When Bill Long, Larry Pavey and John Washbish are offering you advice, it’s a good idea to listen.
The three automotive aftermarket veterans took part in a webinar where, apart from sharing some good stories, gave their thoughts on where the industry is headed and what up-and-coming professionals need to do to advance their careers.
If you’re looking to promote yourself, don’t wait to get noticed by your boss, said Washbish, president and CEO of the Aftermarket Auto Parts Alliance. Go to them and ask where you can help.
“What do you need me to do? What do you want me to do for you? Where do you need me to go?” are what you need to ask your boss.
That was echoed by Pavey, CEO of the Automotive Parts Services Group (also known as The Group). Being willing to move around and take on new tasks shows your commitment to the company.
And if you have a great idea that you think would help the company, make sure you do your homework before taking it to a higher level. What’s the needed investment? What needs to change for it to happen?
When people walk through the doors and just have an idea, the boss is usually too distracted and too busy to weigh the pros and cons.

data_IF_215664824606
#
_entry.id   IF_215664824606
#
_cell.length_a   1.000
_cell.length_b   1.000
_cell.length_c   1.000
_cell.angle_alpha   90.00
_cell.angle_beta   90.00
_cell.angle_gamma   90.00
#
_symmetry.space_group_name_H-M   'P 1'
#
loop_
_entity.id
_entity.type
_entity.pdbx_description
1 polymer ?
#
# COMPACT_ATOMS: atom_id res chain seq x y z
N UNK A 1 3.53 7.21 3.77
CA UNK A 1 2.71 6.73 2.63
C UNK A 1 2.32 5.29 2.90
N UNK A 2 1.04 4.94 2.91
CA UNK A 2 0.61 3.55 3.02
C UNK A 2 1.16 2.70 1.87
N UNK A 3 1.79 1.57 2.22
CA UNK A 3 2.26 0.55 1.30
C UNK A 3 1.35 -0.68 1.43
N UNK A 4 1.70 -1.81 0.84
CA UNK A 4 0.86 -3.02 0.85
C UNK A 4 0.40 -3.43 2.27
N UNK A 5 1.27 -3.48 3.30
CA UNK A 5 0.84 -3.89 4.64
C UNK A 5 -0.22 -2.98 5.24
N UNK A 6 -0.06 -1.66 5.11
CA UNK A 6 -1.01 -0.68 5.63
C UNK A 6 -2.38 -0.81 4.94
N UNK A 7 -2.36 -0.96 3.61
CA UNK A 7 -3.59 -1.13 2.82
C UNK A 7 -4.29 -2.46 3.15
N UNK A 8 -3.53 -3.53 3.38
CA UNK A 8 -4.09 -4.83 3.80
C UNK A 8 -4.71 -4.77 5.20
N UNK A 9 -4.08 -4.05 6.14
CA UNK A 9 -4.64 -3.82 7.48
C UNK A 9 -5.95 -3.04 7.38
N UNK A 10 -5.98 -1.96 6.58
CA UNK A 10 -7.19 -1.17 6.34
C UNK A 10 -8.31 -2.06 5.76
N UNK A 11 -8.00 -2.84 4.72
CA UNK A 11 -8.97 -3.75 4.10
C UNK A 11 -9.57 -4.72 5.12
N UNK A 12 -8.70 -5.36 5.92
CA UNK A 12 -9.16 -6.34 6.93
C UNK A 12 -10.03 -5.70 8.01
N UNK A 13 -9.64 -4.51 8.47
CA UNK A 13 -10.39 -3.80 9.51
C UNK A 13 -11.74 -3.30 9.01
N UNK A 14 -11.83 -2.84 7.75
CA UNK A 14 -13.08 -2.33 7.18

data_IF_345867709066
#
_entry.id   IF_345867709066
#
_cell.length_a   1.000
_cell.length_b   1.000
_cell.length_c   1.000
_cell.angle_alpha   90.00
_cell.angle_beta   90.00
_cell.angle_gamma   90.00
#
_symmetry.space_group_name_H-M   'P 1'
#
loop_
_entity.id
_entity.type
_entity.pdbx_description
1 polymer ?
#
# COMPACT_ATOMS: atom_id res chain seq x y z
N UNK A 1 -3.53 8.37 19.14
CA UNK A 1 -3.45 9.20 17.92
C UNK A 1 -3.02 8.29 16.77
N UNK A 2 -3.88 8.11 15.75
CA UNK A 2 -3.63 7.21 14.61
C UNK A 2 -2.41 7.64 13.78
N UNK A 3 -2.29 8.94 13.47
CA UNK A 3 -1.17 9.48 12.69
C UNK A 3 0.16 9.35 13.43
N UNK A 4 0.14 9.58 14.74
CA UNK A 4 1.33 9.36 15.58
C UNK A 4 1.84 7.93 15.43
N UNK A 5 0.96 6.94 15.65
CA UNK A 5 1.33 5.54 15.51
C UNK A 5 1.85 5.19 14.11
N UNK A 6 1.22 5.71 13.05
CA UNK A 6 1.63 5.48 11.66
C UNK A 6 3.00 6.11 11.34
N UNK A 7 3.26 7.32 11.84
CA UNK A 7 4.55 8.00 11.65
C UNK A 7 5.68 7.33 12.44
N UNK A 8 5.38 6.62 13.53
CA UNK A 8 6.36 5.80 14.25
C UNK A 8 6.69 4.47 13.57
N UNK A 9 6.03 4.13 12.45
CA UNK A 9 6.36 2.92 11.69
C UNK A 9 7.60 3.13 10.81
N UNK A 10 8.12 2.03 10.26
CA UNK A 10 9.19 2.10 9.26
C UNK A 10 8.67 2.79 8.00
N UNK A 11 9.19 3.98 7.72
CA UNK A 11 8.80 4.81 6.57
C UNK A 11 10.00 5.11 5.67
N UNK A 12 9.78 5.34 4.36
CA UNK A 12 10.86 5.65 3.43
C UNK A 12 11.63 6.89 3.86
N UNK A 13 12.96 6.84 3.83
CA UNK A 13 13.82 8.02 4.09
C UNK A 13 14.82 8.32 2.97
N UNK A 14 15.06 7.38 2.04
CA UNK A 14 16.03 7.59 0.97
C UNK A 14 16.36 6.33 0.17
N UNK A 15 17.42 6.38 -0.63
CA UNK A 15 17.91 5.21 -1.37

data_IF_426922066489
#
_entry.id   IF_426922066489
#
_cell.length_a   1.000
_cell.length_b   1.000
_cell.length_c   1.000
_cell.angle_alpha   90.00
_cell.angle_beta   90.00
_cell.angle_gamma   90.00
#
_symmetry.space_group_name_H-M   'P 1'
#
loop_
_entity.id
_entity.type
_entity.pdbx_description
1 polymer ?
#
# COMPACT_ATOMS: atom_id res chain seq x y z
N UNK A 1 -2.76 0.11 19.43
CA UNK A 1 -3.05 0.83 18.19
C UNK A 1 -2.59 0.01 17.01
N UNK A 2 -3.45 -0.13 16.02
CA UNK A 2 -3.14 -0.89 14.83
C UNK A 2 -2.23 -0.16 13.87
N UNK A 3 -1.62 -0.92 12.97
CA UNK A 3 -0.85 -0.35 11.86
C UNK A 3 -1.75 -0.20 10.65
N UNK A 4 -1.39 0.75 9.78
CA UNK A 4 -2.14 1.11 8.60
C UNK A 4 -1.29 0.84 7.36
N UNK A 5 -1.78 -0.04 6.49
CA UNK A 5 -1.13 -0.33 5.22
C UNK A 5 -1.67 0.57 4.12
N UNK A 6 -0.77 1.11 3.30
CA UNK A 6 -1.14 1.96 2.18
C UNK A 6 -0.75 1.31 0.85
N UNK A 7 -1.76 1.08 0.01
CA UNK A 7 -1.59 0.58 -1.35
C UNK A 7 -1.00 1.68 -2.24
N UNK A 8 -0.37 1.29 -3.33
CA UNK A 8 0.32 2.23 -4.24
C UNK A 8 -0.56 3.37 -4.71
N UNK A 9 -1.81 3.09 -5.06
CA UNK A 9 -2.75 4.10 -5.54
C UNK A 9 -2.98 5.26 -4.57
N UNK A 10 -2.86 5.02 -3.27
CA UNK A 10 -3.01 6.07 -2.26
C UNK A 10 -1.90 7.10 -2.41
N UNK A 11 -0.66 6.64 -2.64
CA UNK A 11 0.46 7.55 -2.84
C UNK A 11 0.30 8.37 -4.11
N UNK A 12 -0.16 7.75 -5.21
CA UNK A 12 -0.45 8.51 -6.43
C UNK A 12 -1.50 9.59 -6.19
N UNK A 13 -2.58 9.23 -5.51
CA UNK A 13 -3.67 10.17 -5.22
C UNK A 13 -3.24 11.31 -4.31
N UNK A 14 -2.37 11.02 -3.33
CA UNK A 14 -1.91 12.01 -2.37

“If you’re going to bring your boss one, let’s have some numbers behind,” Washbish recommended.
Long, president and CEO of MEMA, which includes OEM and aftermarket supplier members, agreed with this.
“I found along the way to try to put myself in my boss’ shoes,” he said. What is he or she thinking? What’s keeping them up at night?”
How many times have you as an employee wondered why a certain decision was made? When you put yourself in their shoes, you start to understand why things were done in a particular manner.
“So it helped me really have a better understanding and insight of, what are the key issues that the organization is trying to tackle? I found it helped ease some of the frustrations about decisions that were being made because I’ve always kind of taken the approach [of], ‘If it was my decision, what would I do?’ Long said. “And for young people in the industry, and really anybody in their career journey, just trying to have that perspective, I think, helps go a long, long way.”
Pavey’s additional advice to anyone came from an old mentor who once told him that when you don’t know what to do, always do what’s right.
“And I think that’s the best advice I could give anybody pretty much about anything,” he said.